Kolten Wong contributed a solid 2.8 WAR to the Cardinals last season, with most of his contributions were on the defensive side. He posted just a .720 OPS last season and a 99 wRC+, which is largely due to the fact that second base is one of the lightest hitting positions in the MLB. He found his stroke at the plate, recording a much more respectable .784 OPS with a solid 108 wRC+. This has led to a 3.7 WAR, tied with Gleyber Torres of the Yankees for the sixth most in the league among second basemen. This is primarily due to his consistent Gold Glove caliber defense, as well as improvements at the plate and on the base paths.
The sources of Wong’s improvement at the plate are varied. At a base level, a massive rise in BABIP, from .275 last season to .321 this year, is the main cause. However, there are underlying reasons for this rise. Wong has seen his hard contact rate spike from 28.1 percent to 34 percent. He has actually experienced a small increase in soft contact percentage, so all of this rise has been at the cost of medium contact. The second baseman has also begun to hit the ball in the air with more frequency. His flyball rate has gone up 4.4 percent from last season, up to 35.6 percent. This is combined with a slight increase in his line drive percentage, meaning that all of this has come at the expense of ground balls. This is supported by Baseball Savant which has recorded a substantial increase in Wong’s launch angle from last year (6.8 to 10.6). Therefore, it makes sense that his BABIP would rise. Luck can always be a factor, but if a hitter can hit the ball consistently harder, and then elevate such hits, it follows that his BABIP would rise.
Also, for the balls that Wong does hit on the ground, his speed is likely to help him steal a few extra hits. His sprint speed has been measured by Baseball Savant to be 27.7 feet per second. This places him in the 69% percentile, solidly above average when compared to the rest of the league. This has certainly helped him leg out 16 infield hits, as well as 11 bunt hits. The bunt hits are helped by good bunting fundamentals, but the speed has clearly played a part in him stealing 27 hits this season. If these hits are subtracted from Wong’s season, then he is batting just .242, which is a significant decrease from his actual .285 batting average. Clearly small ball and speed are an integral part of Wong’s game which has helped him provide value to the team.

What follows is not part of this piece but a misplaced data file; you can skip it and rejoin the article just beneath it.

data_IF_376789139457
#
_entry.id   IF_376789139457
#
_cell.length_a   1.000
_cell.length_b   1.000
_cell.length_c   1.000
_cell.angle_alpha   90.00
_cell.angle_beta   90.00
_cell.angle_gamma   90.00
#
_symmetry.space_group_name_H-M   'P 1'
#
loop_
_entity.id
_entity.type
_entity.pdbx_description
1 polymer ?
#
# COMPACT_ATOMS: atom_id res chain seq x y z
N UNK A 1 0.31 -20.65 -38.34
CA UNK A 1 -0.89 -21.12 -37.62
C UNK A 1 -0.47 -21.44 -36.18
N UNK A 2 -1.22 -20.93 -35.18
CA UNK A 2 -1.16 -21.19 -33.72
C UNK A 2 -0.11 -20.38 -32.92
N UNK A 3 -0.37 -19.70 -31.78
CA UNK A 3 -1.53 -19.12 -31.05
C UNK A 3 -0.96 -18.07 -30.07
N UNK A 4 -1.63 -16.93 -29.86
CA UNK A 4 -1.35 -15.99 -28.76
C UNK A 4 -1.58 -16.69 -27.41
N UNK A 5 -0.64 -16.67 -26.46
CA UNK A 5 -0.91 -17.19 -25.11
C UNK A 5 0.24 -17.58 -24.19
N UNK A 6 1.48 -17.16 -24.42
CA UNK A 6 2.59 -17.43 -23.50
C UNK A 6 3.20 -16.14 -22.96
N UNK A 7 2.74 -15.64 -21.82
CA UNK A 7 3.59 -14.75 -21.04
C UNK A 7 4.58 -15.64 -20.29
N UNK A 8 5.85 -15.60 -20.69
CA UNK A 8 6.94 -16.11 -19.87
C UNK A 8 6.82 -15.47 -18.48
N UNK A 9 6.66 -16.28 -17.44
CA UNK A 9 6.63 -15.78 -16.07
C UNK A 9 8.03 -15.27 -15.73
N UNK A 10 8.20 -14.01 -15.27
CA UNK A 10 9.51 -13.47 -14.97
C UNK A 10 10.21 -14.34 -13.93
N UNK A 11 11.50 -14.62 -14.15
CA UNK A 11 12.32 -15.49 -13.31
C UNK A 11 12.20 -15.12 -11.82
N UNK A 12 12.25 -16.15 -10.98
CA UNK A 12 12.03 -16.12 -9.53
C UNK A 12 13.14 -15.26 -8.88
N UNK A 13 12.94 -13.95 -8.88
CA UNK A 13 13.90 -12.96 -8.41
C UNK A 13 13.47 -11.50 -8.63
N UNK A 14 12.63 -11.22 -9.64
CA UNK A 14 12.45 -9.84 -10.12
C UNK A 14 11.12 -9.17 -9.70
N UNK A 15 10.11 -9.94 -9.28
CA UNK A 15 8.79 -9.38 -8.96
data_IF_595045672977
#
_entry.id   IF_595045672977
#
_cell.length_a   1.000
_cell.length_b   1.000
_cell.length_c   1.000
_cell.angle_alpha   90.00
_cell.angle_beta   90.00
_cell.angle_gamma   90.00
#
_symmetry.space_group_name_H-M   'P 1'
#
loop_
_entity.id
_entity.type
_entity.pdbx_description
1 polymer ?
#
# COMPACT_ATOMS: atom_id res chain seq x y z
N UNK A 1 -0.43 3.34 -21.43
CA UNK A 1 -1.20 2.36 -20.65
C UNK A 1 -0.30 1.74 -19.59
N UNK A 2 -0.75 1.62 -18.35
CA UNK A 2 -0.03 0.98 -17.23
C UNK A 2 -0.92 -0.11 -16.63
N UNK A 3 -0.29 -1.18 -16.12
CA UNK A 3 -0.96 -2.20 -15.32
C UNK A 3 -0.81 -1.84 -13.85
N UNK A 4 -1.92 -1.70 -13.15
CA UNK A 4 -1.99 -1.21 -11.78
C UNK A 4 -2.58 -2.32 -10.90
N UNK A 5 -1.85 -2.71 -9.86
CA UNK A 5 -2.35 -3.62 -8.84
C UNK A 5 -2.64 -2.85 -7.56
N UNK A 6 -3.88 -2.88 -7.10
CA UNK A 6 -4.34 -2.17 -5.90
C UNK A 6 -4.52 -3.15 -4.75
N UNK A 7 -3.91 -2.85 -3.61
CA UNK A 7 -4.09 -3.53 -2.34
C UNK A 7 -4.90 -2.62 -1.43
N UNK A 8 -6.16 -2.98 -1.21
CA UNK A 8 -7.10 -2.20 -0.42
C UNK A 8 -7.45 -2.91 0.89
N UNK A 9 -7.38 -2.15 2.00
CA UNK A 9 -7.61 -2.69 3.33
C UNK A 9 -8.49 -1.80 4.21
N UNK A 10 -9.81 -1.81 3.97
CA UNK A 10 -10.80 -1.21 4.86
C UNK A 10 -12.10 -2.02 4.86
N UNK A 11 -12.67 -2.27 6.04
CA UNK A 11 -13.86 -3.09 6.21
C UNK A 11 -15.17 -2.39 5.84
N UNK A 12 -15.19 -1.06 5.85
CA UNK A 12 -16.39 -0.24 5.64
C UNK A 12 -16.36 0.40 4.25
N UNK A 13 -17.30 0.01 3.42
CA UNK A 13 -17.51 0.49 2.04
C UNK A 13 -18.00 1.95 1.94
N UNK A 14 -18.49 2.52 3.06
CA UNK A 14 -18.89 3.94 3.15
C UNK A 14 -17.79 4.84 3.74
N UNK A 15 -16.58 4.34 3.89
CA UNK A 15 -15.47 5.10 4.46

This speed-based contribution can also be seen on the basepaths. A year after stealing just six bases, Wong swiped 24 this season, placing him tied for 11th in the MLB among all qualified players. Advanced metrics also support the idea that he has improved his baserunning tremendously since last season. According to fangraphs, his BsR, an all-encompassing baserunning metric has improved from 0.3 last season to 7.1 this season. This places him sixth in the league behind only Jonathan Villar, Christian Yelich, Mallex Smith, Ronald Acuna Jr., and Mike Trout. His baserunning prowess is certainly due to his speed and intelligence on the basepaths, but credit must also be given to Mike Shildt and the rest of the Cardinals coaching staff as they have sparked a baserunning revival in St. Louis after the end of the Mike Matheny era. A new emphasis on stealing bases when given the opportunity and aggressively taking extra bases when the defense is moving slowly has allowed the Cardinals to regain an edge that they have lacked in recent years. Kolten Wong has been a big part of this and the impact that this has on the Cardinals offense as a whole cannot be understated.
The most curious change that Wong has made can be seen in his plate discipline metrics. The 28-year-old has simply become more aggressive at the plate. He has not become more selectively aggressive as his O-Swing% has risen from 24.9 percent to 31.4 percent in just one season. However, his Z-Swing% has also risen from 62.3 percent in 2018 to 69.6 percent this year. This has brought his overall swing rate to 47.4 percent, much higher than the 41.6 percent he posted last season. It is peculiar that he has improved so drastically at the plate despite swinging at so many pitches outside the strike zone. Even more peculiar is the fact that his BB/K ratio has improved slightly, from 0.52 to 0.57. However, this makes sense because as he has become more aggressive, pitchers have started throwing more pitches out of the zone. Only 41.8 percent of the pitches thrown to Wong have crossed the plate, a significant decrease from 44.6 percent last year and 47.7 percent the year before.
This change in hitting style could be due to a change in Wong’s mindset at the plate. It appears that he is attempting to be more proactive, as opposed to being passive, at the plate. Despite this new emphasis on aggressiveness, Wong has managed to make more contact, with most of it coming from pitches inside the zone. His Z-Contact% has risen more than 3% (88.8% to 92.1%) to a rate higher than anything Mike Trout has ever posted in his career. This demonstrates that Wong clearly has the ability to be an effective contact hitter who is capable of augmenting his offensive value with around 10 home runs and 20+ stolen bases each season. If he is able to do that, paired with his stellar defense and then he could be a player who consistently adds four WAR to the team every year due to his